The still-life, landscape, and marine painter Emil Carlsen started his art education in his native Denmark, at the Royal Academy in Copenhagen, while still a teenager. Along with painting, he studied architecture and sculpture, and upon arrival to the United States in 1872, he worked as an assistant to an architect in Chicago. The artist later worked for another Danish painter, Lauritz B. Holst. Soon Carlsen began teaching at the Chicago Academy of Design.
In 1876 the artist moved to Boston where he worked as an assistant to Alexander Pope. Carlesen's dark still lifes date back to this period. In 1884, Carlsen went to study to Paris for two years, supported by the New York dealer T.J.Blakeslee. Carlsen painted a floral still life every month for his patron in return.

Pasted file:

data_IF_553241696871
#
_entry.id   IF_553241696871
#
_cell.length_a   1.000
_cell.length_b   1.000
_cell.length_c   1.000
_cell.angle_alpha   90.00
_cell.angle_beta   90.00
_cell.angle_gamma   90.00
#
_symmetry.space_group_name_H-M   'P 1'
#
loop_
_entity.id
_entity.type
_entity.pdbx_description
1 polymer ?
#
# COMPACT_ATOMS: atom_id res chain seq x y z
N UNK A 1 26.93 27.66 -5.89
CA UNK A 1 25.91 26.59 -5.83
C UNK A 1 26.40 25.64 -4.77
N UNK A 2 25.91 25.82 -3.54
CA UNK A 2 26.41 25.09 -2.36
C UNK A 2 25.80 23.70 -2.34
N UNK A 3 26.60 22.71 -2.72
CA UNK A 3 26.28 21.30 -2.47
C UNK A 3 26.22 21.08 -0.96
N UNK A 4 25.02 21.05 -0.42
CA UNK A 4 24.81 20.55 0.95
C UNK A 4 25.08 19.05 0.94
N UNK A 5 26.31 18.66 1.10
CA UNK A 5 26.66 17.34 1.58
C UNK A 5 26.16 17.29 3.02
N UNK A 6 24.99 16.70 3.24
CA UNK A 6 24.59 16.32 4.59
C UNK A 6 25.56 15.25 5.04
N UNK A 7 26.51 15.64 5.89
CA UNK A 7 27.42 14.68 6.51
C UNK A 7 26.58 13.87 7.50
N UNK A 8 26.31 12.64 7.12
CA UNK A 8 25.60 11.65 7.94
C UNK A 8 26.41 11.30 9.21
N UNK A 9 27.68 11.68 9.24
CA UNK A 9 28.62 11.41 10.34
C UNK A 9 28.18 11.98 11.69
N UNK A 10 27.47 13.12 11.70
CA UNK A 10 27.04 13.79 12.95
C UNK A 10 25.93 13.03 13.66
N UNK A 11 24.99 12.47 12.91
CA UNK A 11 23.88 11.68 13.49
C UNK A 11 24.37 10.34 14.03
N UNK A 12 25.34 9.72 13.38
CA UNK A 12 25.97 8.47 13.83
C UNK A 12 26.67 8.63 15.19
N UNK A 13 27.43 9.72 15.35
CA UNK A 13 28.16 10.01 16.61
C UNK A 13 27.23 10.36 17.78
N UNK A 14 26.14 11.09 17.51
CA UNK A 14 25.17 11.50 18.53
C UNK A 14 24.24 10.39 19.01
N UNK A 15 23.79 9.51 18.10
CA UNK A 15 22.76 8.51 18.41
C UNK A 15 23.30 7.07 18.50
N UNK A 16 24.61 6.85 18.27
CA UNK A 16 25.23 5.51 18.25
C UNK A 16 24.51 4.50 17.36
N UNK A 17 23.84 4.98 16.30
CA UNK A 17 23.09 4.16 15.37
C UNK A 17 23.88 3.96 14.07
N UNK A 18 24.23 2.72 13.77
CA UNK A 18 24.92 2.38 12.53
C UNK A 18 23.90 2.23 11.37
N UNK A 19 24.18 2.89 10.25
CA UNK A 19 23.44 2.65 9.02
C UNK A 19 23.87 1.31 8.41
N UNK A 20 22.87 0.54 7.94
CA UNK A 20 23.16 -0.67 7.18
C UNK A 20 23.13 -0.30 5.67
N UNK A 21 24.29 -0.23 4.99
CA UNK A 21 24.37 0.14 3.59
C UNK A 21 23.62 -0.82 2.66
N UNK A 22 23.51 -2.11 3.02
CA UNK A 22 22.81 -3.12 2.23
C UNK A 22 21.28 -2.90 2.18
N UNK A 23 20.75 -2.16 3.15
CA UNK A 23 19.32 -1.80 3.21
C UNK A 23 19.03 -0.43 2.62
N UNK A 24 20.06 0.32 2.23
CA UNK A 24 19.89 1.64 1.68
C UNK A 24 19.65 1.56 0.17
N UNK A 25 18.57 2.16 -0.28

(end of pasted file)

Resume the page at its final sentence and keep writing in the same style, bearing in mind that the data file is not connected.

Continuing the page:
After training in Paris, the artist worked in New York and San Francisco, and settled at last in New York.
In 1902, Carlsen was elected to the Society of American Artists. In 1904, he was awarded with Shaw Fund Prize, Webb Prize in 1905, Innes Gold Medal in 1907, Andrew Carnegie Prize in 1919.
Yet, Carlsen was beyond middle age before his quietest, wispy landscapes and softly tonal still lifes were able to support him. When he was an older man his paintings sold better, and after his death the artist's reputation as such that in 1935, his dealer, the Macbeth Gallery, held a one-man memorial show of his work.